Estonia

Two Estonian citizens were arrested in Tallinn, Estonia, on an 18-count indictment for their alleged involvement in a $575 million cryptocurrency fraud and money laundering conspiracy, the U.S. Justice Department said on Monday, Reuters reported. Sergei Potapenko and Ivan Turõgin, both 37, allegedly defrauded hundreds of thousands of victims through a multi-faceted scheme, wherein they induced them to enter fraudulent equipment rental contracts with the defendants' cryptocurrency mining service called HashFlare, the department said in a statement.
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Estonia is suffering the worst inflation in the euro area, with consumer prices rising at an annual rate of nearly 22 percent, the Washington Post reported. This tiny Baltic nation, and its neighbors, Latvia and Lithuania, represent extreme examples of the price pressures sweeping Europe and confronting policymakers, executives and consumers with a challenge unseen for 40 years. Some Estonian employers must raise salaries several times each year. Others are retooling their operations to use less energy.

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Estonia’s president on Thursday tasked the leader of the main opposition party to form a new government, a day after Prime Minister Juri Ratas and his Cabinet stepped down in the wake of a corruption scandal in Ratas’ ruling Center Party, the Associated Press reported. Kaja Kallas, chairwoman of the center-right Reform Party that emerged as the winner of the 2019 general election, will have 14 days to put together a new Cabinet, President Kersti Kaljulaid said.

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However bad a spiralling money laundering scandal has been to the three Baltic countries, it could get even worse. Financial regulators in Estonia and Latvia told the Financial Times they were afraid Swedish banks — which dominate both headlines on money laundering and their banking systems — could withdraw from the region, just as Danske Bank and Nordea have already done amid dirty money allegations, the Financial Times reported. “Sure, we are very worried,” said Peters Putnins, head of the Latvian regulator.

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Danske Bank has been forced to close all operations in the Baltics and Russia in response to the largest money-laundering scandal, which has prompted EU authorities to launch an investigation of Danish and Estonian regulators. The bank was given eight months to return customer deposits and transfer its loan contracts to another provider in Estonia, after a report released last autumn revealed the extent of the failures at the bank, the Financial Times reported.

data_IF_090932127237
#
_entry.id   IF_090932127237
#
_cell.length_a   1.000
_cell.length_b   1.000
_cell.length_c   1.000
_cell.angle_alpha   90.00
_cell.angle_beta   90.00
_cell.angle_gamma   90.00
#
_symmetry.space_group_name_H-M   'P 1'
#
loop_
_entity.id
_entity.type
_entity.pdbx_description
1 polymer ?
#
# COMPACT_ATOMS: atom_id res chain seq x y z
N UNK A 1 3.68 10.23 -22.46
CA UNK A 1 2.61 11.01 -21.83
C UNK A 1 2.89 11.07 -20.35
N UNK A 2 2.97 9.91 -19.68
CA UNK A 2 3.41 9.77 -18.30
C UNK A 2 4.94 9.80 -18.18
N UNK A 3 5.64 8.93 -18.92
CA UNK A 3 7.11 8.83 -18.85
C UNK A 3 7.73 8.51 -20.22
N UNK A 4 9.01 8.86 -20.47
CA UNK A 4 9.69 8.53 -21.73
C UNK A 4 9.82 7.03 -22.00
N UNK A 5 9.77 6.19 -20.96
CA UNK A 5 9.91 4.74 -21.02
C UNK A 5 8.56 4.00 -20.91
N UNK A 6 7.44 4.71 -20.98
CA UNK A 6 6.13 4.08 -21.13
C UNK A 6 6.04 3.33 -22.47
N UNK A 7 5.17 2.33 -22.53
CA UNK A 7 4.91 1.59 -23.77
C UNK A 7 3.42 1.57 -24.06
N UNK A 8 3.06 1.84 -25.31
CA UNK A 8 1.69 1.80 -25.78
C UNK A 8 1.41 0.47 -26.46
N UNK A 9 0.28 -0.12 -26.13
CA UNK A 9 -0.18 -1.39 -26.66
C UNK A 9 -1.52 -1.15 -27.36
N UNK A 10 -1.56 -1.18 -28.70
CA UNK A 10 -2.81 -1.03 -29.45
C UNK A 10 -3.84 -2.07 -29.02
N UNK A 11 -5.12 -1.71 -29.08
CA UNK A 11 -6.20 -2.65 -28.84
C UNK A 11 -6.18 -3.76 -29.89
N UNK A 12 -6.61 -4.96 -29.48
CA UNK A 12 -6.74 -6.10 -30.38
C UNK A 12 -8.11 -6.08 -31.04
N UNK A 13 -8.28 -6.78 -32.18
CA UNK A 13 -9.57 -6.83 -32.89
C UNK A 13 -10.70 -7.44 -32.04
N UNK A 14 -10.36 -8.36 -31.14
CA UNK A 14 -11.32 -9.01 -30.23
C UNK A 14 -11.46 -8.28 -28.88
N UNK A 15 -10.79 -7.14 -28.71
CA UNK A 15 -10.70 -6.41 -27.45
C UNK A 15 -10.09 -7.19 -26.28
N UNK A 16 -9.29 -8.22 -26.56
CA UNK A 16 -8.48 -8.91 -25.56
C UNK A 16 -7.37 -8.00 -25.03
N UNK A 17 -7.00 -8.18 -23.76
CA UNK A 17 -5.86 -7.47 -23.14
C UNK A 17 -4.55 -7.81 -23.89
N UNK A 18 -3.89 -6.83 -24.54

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Furniture manufacturer Thulema filed itself for bankruptcy in Harju County Court today, saying that liquidity problems and difficult market situation makes it impossible for the company to meet its restructuring plan that was approved last October, reported aripaev.ee. The shareholders of Thulema are Finland's Puustelli Group with 29% of shares, BenSov OÜ (18%), Triomentor (35%) and Revalbonus (18%). The three last-named shareholders acquired a holding in Thulema in December 2009. As of April 30, Thulema's liabilities were 40.2 million kroon while assets were valued at 38.9 million kroons.
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As Greece resists European demands for wider austerity measures, the contrast with the Baltic states couldn't be starker, The Wall Street Journal reported. Faced with similar market worries about their fiscal positions a year ago, Estonia, Lithuania and Latvia bit the bullet. Now there is light on the horizon: Standard & Poor's has lifted its rating outlook on all three to stable from negative, citing the successes achieved in fiscal consolidation. Greece should take note. All three have retained effective currency pegs rather than take the option of devaluation.
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The tiny Baltic states have pursued closer integration with Europe with enormous zeal. But the price of monetary union may be giving them pause, The New York Times reported. Economists and ordinary citizens alike are watching the protests rumbling through the streets of Athens and the slow response to Greece’s problems coming out of Brussels. “Countries like Estonia and Latvia were once desperate to get in,” said Alf Vanags, director of the Baltic International Center for Economic Policy Studies in Riga.
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Swedish banking group SEB said on Tuesday it would inject more capital into its operations in Lithuania and Latvia due to rising bad loan provisions. SEB spokeswoman Viveka Hirdman-Ryrberg said the bank made 5.95 billion Swedish crowns ($847 million) of loan loss provisions in the first half of the year due to the global financial crisis. Lithuania's economy nosedived into its worst recession since early 1990s with gross domestic product falling 20.2 percent in the second quarter.
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Estonia's recession deepened in the second quarter, but the quarterly rate of decline eased, suggesting the country's economic fall may be bottoming out, The Wall Street Journal reported. The Baltic country's gross domestic product was 16.6% lower in the second quarter compared with the same quarter of 2008, Statistics Estonia said Wednesday. In the first quarter, economic output was down 15.1% from a year earlier. The national statistics agency said lower manufacturing and construction, due to reduced domestic and external demand, weighed on second-quarter output.
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